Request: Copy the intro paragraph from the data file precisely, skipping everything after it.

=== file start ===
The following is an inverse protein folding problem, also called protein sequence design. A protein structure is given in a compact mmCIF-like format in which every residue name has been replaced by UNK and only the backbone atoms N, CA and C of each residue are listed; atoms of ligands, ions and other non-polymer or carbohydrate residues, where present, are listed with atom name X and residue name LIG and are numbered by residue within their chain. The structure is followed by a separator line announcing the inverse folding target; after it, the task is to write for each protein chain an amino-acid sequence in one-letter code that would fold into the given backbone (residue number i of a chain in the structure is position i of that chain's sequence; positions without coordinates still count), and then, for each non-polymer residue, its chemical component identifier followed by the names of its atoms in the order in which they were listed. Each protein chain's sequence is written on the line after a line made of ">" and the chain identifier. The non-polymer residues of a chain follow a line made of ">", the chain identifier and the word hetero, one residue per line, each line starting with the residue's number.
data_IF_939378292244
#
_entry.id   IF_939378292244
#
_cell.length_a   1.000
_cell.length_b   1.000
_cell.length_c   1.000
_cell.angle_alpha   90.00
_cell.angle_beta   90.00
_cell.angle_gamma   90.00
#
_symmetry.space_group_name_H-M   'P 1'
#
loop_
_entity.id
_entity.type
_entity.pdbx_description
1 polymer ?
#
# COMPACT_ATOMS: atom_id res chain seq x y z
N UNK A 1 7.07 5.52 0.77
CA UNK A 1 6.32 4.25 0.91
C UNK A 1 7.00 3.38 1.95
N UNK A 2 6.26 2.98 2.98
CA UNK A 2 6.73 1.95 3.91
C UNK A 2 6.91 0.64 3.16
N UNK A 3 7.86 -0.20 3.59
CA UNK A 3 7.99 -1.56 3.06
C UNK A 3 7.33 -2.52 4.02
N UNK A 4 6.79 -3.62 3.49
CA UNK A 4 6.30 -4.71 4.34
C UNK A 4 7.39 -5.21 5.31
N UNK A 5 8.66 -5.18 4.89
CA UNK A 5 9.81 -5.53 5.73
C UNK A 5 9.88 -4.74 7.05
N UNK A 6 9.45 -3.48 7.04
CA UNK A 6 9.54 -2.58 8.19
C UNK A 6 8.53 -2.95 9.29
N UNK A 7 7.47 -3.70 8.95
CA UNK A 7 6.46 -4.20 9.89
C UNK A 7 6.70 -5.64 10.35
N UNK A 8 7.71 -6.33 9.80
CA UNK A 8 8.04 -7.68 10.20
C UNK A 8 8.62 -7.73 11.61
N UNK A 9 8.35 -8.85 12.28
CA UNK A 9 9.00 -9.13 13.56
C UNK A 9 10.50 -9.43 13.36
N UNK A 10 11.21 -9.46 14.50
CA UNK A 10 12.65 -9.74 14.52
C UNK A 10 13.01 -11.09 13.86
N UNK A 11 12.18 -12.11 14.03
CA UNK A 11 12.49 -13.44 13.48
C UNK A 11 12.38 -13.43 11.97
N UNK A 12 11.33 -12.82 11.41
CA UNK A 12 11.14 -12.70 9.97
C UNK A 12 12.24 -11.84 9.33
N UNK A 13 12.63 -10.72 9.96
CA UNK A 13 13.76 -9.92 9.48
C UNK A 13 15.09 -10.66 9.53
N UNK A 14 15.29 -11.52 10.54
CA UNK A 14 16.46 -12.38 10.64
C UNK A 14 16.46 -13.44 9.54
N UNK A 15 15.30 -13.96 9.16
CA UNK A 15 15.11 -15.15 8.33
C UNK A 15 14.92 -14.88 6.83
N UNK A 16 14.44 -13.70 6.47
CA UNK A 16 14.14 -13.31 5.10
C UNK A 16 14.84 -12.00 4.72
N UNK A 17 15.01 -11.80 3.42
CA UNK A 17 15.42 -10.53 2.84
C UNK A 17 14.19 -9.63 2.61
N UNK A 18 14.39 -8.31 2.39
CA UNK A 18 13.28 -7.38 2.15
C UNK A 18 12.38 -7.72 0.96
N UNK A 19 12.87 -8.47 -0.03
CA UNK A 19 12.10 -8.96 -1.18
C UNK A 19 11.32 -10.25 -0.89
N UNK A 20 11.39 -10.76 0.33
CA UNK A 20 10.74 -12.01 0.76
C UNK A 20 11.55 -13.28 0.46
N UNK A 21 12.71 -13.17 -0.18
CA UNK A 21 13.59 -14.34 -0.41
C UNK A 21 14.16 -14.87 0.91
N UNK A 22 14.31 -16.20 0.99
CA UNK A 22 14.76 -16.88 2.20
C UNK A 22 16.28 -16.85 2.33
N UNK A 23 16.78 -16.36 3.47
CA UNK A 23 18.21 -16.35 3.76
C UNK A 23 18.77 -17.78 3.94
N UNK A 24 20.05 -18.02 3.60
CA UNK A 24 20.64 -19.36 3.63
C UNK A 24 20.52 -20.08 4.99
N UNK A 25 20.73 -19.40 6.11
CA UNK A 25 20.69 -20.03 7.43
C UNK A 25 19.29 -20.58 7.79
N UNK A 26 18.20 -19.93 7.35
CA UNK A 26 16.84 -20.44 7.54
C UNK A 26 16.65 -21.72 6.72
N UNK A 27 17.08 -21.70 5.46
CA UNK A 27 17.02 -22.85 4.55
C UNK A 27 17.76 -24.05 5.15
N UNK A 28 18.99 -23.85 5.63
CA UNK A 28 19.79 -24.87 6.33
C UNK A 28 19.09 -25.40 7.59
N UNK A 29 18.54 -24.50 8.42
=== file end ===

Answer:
The following is an inverse protein folding problem, also called protein sequence design. A protein structure is given in a compact mmCIF-like format in which every residue name has been replaced by UNK and only the backbone atoms N, CA and C of each residue are listed; atoms of ligands, ions and other non-polymer or carbohydrate residues, where present, are listed with atom name X and residue name LIG and are numbered by residue within their chain. The structure is followed by a separator line announcing the inverse folding target; after it, the task is to write for each protein chain an amino-acid sequence in one-letter code that would fold into the given backbone (residue number i of a chain in the structure is position i of that chain's sequence; positions without coordinates still count), and then, for each non-polymer residue, its chemical component identifier followed by the names of its atoms in the order in which they were listed. Each protein chain's sequence is written on the line after a line made of ">" and the chain identifier. The non-polymer residues of a chain follow a line made of ">", the chain identifier and the word hetero, one residue per line, each line starting with the residue's number.